John Thompson Ralston, who many credit with the commencement of the original land sales and formation of the Barrenjoey Land Company, owned many of the blocks in the corner, on the other side of Hordern Park. Some of these lots were sold and some were handed over to the Palm Beach Land Company when that was formed in late 1924, although the land lots were still being sold under the Barrenjoey Land Company until they finalised the transfer in 1925 and the company formed by these men or their children was not liquidated until 1929.
Lot 85 was purchased by Clive Pemberton Curlewis with the Title registered on March 8th, 1918 (Vol/Fol 2831-199)
Clive Pemberton Curlewis (1876 - 7 Jun 1940) was a brother of Herbert Raine Curlewis. Herbert was the husband of Ethel Mary Sybil (Burwell – and Turner) Curlewis — married 22nd April 1896 in St. John's Church, Gordon, New South Wales, Authoress of Seven Little Australians. As well as writing under her own name, Ethel used the pen names E.S.T., Dame Durden and Princess Ida. She was awarded a number of prestigious literary awards and is listed on The Australian Women's Register. The Ethel Turner Prize for Young People's Literature is awarded annually under the auspices of the New South Wales Premier's Literary Awards.
C P Curleiws home on Palm Beach circa 1921, section from Enemark pano to the right you can see the track leading up into what would become 'The Palm Grove Park' renamed Wilshire Park.
They were the parents of Ethel Jean Sophia (nee Curlewis) Charlton and Adrian Herbert Frederic Curlewis, a founder of Palm Beach SLSC and known as the 'Father of Surf Lifesaving'. As explained by Ian Curlewis, the other Curlewis family members who frequented Palm Beach did not use this home, although Judge Herbert Curlewis did visit Palm Beach.
OBITUARY. JUDGE'S BROTHER DIES IN OFFICE. Clive Pemberton Curlewis, 64, Burrawong Avenue, Mosman, collapsed and died yesterday in his office in Abercrombie Street, Chippendale. Mr. Curlewis Is a brother of Judge Curlewis. He was managing director of C. P. Curlewis and Co., Ltd.. chemical manufacturers, Mitchell Road. Alexandria, and also of Lun's Pty., Ltd., Chippendale. The Daily Telegraph (Sydney, NSW : 1931 - 1954) Sat 8 Jun 1940, Page 4: https://trove.nla.gov.au/newspaper/article/247759153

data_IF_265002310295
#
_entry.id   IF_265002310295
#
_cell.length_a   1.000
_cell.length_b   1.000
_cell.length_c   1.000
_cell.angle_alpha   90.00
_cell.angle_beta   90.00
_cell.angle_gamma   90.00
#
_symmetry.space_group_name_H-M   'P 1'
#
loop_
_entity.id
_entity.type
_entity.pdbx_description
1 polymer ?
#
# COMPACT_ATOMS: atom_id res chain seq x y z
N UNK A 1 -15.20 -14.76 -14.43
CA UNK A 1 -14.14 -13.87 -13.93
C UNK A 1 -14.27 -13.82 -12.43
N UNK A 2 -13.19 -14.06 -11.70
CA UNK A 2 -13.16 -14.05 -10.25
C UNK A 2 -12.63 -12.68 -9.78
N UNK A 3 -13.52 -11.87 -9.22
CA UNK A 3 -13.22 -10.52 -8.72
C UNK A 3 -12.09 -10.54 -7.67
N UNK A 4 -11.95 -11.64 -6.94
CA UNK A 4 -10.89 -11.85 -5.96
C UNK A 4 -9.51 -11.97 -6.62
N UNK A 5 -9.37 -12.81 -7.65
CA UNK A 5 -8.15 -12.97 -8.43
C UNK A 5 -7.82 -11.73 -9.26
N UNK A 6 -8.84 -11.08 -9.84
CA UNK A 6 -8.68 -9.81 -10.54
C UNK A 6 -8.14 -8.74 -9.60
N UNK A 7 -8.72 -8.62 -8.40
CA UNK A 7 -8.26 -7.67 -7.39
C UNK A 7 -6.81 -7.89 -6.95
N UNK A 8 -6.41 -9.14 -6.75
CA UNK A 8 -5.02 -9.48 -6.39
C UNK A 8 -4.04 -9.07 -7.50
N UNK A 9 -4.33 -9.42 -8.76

View down to beach from Wilshire Park beside the Curlewis home in 1934:
PALM BEACH, NEW SOUTH WALES. - - Among the most beautiful bathing beaches in Australia, Palm Beach is situated on a peninsula fifteen to twenty miles north of Sydney. Close by, the waters of the beautiful Hawkesbury River flow into Broken Bay. On one side of the peninsula, which is but a few hundred yards across, is the surf of the Pacific Ocean, and on the other are the calm waters of the historic Pittwater, the scene of many aquatic carnivals. At one time there were many palms in the locality, but few remain, and these are jealously preserved. photo by H. CAZNEAUX PALM BEACH, NEW SOUTH WALES. (1934, October 1). The Australasian(Melbourne, Vic. : 1864 - 1946), p. 19. Retrieved from http://nla.gov.au/nla.news-article145241972
Looking back up the hill into the Wilshire Park:
Lots 73 and 74 were also purchased by Ernest Ebenezer Way, Barrenjoey Land Company, on October 6th, 1917 (Vol/Fol 2801-161) who sold both in 1917 and 1918:
With around 1100 Members, along with Associate Members, Life Members and the Ladies who run fundraisers through the Pacific Club, many of them active members of 5+ years, and with 101 years of serving the community achieved, it is little wonder Palm Beach SLSC's focus on keeping the history of its buildings intact and its service on the sand is celebrated not only throughout Pittwater but across Australia, and through the visitations of International guests, throughout the world.
Congratulations on your 101st Season PBSLSC - Thank you all for your service.
On the Beachfront in the 1950s after the demolition of the old changerooms and clubhouse is Johnny Hawkes surfers bazaar, circa 1951 - possibly built on the remnant of the 3rd and 4th PBSLSC Clubhouses on the beachfront. Paradox here is this would become the favoured place t store surfboards for members of the original Palm Beach 'Beachcombers Surfboard Riding Club' in the 1950's.
Ron Turton (R.I.P) said in 2017:
This began when Johnny Hawke’s Beach Buffet was on the southern part of the dressing sheds. Upstairs was where the food was sold; pies and hot dogs, that sort of stuff. What he sold the most of was that Golden Circle Pineapple juice. He was onto a great thing there; people used to visit Palm Beach in the thousands on the weekends.
There was Howlett’s store where the bus terminates and then John Dunne’s, who had the Cock and Bull, came along later. That was next to Howlett’s.
Johnny Hawke used to sell a pie for 1 and sixpence; the profit he must have made would have been enormous. The juice sold like hotcakes.
Downstairs they’d originally tried to sell souvenirs but it just didn’t work. He said to us one day, ‘look, we’ve got this spot downstairs, you guys can have it.’ – to use to put our boards in. I used to carry mine back to the Golf Club and they were bloody heavy then.
My first board was a balsa board, and then the foam board revolution came in. I remember working at Johnny Hawke’s and saving up all this money for a board – he used to give me one pound a day, which was a fair bit but I would work from six in the morning until six at night. Dad held that old principle where if you wanted something you earned it and saved your money up to buy it.
So I’d be there working my guts out serving hundreds and hundreds of people while all my mates were surfing. And of course that view from where we served looked right down the beach from over the dressing sheds.
This became the place where the gang gathered.
Palm Beach 1959 beach buffet John Pine Prosser Ron Turton photo